FX’s “American Horror Story: Hotel” remains oddly watchable, simply because of its dazzling cast. I already envision all kinds of nominations for franchise regulars Kathy Bates, Sarah Paulson and Denis O’Hare (pictured below), plus newcomer Wes Bentley. But, as is annoyingly common for this franchise, the storytelling is all over the place and rarely any good. In fact, some of it has been thoughtlessly offensive. The dinner with real-life serial killers in last week’s episode had to be difficult for the families and friends of victims of Aileen Wuornos, Jeffrey Dahmer, John Wayne Gacy and the Zodiac Killer, just as the grade school slaughter in this week’s episode, though grounded in the supernatural, had to be upsetting for anyone touched by the many school shootings that have devastated so many communities during the last 20 years. The thing is, as weird as it is, “Hotel” didn’t need that dinner sequence or the school sequence to effectively continue the bizarre stories it is telling.

Until it sharpens its narrative focus, I’m downgrading “Hotel” from a hot mess to a cold one.

The Returned

The first episode of the second season of SundanceTV's "The Returned" held my attention, but likely for the wrong reasons: I was trying to figure out who was who and what the heck was going on. Maybe two years was too long a gap between seasons. Maybe too many new characters were introduced too soon and too many recognizable characters were tucked away off screen. Regardless, there was no palpable sense of menace or mourning in the episode – the two defining characteristics that made every moment of season one so profoundly hypnotic. Fingers crossed that the rest of season two will be more satisfying.

South Park

On the upside, and as noted in a recent column, Comedy Central’s “South Park” is having one of its most consistently entertaining and insightful seasons in years. Every episode this fall has been a laugh-out-loud, thought-provoking winner. The addition of a new boss at South Park Elementary (the fearsome and bullying Politically Correct Principal), the building in the title town of a prefabricated hip new neighborhood, the invasion of the Yelpers and the addition of a Whole Foods to the town’s busy Main Street have kept the show and everything it has to say about contemporary life squarely in the moment. I don’t know how series creators Trey Parker and Matt Stone continue to do what they do after a remarkable 18 years and counting. I only hope they keep it going for many more.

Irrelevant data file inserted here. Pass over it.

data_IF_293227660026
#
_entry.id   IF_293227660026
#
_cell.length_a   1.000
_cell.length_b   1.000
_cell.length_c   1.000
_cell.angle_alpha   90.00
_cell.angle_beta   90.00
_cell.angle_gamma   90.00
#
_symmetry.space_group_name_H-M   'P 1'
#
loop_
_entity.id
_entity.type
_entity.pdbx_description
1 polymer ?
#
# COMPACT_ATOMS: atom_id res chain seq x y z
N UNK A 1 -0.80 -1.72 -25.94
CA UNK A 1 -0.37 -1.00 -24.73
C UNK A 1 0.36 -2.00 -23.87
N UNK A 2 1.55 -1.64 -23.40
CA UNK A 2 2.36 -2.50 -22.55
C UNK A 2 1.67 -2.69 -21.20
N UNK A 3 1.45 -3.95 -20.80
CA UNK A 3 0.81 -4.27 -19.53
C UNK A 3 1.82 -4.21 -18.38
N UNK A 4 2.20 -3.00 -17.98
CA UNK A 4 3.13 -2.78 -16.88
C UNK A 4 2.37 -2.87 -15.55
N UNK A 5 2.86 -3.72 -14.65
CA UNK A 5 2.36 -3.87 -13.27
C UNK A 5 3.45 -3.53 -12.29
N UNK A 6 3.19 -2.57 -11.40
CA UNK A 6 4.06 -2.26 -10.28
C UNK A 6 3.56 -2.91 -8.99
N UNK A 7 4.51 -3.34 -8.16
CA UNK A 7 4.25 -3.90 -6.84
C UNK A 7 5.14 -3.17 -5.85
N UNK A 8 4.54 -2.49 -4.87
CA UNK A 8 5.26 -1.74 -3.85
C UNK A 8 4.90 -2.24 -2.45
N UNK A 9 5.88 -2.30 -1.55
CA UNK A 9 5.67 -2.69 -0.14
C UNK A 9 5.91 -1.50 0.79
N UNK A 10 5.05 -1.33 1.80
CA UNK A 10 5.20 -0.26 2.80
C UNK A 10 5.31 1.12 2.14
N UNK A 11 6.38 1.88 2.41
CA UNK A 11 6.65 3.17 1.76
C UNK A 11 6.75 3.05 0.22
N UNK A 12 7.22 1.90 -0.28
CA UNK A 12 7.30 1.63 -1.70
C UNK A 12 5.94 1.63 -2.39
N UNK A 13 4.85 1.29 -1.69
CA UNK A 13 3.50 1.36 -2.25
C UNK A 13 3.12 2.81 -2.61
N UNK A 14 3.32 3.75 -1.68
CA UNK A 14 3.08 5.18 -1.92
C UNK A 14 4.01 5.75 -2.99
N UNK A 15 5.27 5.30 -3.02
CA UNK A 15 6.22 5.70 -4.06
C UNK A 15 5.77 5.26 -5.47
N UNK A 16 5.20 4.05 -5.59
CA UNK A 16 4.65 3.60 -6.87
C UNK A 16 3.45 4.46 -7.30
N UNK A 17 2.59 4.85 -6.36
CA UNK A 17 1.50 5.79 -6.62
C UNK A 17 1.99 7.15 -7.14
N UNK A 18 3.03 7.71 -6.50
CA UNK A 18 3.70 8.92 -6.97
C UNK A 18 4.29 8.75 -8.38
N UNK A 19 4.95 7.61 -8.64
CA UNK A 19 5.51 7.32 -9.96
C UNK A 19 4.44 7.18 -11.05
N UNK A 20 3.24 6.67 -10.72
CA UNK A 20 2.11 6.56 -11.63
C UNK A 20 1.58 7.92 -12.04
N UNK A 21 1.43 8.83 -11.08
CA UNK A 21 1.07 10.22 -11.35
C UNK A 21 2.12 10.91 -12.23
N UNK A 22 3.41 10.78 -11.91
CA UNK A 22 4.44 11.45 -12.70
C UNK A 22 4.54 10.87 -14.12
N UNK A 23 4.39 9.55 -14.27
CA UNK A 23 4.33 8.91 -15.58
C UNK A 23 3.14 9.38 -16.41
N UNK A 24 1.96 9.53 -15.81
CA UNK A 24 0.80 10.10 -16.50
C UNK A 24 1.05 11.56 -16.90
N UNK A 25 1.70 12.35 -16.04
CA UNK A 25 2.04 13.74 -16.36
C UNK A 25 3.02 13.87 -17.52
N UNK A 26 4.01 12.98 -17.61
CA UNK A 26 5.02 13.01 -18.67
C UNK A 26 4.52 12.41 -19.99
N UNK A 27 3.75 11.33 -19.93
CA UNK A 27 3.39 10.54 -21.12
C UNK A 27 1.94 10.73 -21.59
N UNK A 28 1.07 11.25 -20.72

You’re the Worst

Lastly, “You’re the Worst” in its second season remains one of the smartest, funniest and sexiest comedies on television. I still think it was wrong of FX Networks to move it from FX over to FXX so early in its life. It’s too good a show not to be seen by the largest audience possible as soon as possible. The same is true of FXX's disarmingly imaginative and often quite funny “Man Seeking Woman,” which will return for a second season early next year. Both shows deserve prime positions on the mother network for their first runs.